I attended a panel discussion (or meetup) sponsored by Lifograph titles “How to Turn Software into Products”, which had three panelists, Rich Mironov, Sue Raisty, and Rashmi Menon, hosted at the Procopio law firm, who has a practice to guide startups through the process.
The panelists brought a wide range of experience and knowledge to the table, and were quite willing to share that experience. Starting with a brief overview of their careers, all of them had touched (or continue to touch) the product side of business, with Rich and Sue being consultants to startups and related companies (although not exclusively), and Rashmi being a professor at Stanford teaching a course on entrepreneurship, they were without a doubt a most engaging panel.
The audience was lively, and many good questions were offered, and answered, often focusing on specific topics. One thing that became apparent was that from the experience of the panelists, and the questions asked, was that there is a significant difference in how to approach many of the hurdles in getting to the first customer, and how to design/test your hypotheses.
From my notes, I captured:
- Validation of Assumptions – one weakness brought up and debated was that when working with a founder, and they claim that they had validated their market assumptions (that there was a problem, and that people see the need to solve it, and that their proposed solution is likely to be accepted), that often isn’t the case. It was reiterated that formal validation of a representative group of target customers be performed before writing any code.
- In B2B space, you need to build something to validate – while this seems counterintuitive to the bullet above, it was more of a statement that the early test cycles advocated in The Lean Startup often don’t work in enterprise environments. You need something to show that works. It can be crude, it can be incomplete, but to get access to the early innovators who are willing to gamble on your product, there has to be some meat.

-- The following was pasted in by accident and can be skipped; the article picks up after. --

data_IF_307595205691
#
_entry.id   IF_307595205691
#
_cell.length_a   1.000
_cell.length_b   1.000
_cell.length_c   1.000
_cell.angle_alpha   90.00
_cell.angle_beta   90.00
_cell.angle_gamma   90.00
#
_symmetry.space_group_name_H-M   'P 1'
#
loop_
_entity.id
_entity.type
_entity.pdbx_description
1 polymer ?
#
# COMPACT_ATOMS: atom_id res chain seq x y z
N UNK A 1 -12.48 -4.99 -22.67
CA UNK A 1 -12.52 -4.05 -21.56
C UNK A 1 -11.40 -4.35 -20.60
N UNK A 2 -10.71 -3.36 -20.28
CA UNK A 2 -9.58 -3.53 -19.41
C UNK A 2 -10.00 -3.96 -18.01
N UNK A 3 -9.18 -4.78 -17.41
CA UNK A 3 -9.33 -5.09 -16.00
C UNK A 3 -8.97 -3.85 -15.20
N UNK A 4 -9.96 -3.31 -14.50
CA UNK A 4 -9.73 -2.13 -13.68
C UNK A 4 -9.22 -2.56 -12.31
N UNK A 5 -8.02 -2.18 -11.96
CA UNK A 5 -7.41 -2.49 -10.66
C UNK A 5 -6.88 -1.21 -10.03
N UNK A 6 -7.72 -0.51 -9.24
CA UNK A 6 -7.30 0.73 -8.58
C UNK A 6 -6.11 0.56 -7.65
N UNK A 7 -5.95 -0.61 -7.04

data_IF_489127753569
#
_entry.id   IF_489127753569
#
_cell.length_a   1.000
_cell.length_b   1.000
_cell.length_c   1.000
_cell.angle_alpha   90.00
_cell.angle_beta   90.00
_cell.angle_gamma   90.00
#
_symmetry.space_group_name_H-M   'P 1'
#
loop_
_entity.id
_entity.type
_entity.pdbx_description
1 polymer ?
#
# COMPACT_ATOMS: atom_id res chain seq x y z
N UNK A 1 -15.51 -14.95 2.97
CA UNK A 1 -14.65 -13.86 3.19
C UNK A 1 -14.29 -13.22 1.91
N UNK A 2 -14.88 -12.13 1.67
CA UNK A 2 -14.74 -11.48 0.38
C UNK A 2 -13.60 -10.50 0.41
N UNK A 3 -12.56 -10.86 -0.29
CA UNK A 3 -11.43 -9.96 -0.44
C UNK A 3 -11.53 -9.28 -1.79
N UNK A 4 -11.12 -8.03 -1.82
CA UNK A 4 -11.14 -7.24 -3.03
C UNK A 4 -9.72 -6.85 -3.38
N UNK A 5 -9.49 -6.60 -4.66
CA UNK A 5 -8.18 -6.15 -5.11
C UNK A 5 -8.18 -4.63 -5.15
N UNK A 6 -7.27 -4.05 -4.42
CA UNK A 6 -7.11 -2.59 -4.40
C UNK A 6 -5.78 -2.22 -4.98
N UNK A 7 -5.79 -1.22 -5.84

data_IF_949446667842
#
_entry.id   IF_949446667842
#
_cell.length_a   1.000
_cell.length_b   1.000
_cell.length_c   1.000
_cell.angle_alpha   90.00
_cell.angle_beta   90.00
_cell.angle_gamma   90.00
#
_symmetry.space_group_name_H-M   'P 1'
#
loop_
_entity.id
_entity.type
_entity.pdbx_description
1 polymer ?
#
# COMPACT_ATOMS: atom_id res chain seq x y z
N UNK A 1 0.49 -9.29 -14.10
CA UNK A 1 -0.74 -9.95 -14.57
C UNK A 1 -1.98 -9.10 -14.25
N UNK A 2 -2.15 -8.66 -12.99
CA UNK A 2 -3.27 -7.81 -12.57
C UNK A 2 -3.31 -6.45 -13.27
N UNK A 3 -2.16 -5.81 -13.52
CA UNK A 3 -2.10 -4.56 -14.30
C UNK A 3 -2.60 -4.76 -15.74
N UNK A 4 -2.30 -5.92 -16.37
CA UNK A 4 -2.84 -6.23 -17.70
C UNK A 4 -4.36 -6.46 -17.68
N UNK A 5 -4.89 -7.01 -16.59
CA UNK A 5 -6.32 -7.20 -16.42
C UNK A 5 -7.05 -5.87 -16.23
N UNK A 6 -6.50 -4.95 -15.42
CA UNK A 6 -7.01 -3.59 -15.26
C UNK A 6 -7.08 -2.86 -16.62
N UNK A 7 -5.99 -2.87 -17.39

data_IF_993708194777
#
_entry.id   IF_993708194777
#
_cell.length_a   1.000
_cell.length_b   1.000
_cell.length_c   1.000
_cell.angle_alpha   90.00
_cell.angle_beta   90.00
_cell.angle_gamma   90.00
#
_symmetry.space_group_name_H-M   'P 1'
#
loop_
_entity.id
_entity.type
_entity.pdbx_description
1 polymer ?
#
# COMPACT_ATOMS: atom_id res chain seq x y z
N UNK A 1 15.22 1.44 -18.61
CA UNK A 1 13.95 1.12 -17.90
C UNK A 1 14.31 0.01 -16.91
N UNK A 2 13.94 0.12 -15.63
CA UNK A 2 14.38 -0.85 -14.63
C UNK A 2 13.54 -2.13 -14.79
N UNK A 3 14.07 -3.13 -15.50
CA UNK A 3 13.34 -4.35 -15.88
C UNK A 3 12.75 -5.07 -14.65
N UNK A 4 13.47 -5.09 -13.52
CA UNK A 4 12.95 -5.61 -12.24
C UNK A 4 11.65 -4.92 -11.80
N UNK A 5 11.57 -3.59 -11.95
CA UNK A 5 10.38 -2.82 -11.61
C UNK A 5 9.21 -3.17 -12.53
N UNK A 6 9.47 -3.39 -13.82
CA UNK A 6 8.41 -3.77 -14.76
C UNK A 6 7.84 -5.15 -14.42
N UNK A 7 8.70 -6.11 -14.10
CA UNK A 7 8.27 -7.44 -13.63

- Don’t be too polished early – targeted more at the B2C world, use rough sketches of your proposed product/UI rather than pixel perfect. The rationale provided by Sue was that if you are doing A/B testing, and have pixel perfect mockups, the interviewee believes that the product is done, when really it is just a pretty picture. Use a tool like Balsamiq that has a very pencil on paper feel. This will communicate to your test subjects that you are early, and open to constructive feedback (and really, you are.)
- Pricing – ah, one of the joys of product management, the setting of price, and the agony. This indeed came up, and while it was acknowledged that this could be a long discussion that is out of scope for a 90 minute panel discussion, there were some helpful tips. In B2B space, particularly for enterprise customers, that your initial price is what you can sell it for. But, if you are targeting a certain role in the organization to approve the purchase, learn what their purchase authority is (average) and price it just below that. I can attest that if a person has to get approvals from senior management to buy something, that is a HUGE hurdle.
- But what about ad supported for B2C – a very good piece of advice from Rashmi on this, was to create a spreadsheet model with your costs, and scaling expectations, with an honest appraisal of the number of users it takes to monetize, and then truly assess whether you can achieve that. This kept coming back, as some people in the room clearly wanted to believe that it was a viable option.
- Freemium business models – this came up as well, and was quickly handled. If this is your intent, plan up front for it, and create triggers that would entice people to upgrade. There are enough case studies in this to draw upon to build a model, but don’t give too much value away, and make the triggers or limits of free something that enough people will hit to want to remove that friction.
Overall, it was a quite good session, and I made a few contacts, including Lisa Winters, a product manager I have known via social media for a long time.
One thing I would have liked to see was an idea of who the attendees were. From the intro by the sponsor, it appears that the target audience was new or inexperienced entrepreneurs, looking to do a startup, and not so much product managers.
One last piece of advice by Sue was to look beyond your bubble of problems for ideas, with an off-hand remark about how many startups are focused on reducing friction of life for the 30ish male tech worker in San Francisco (parking, food delivery, etc), and think towards other demographics that could be served.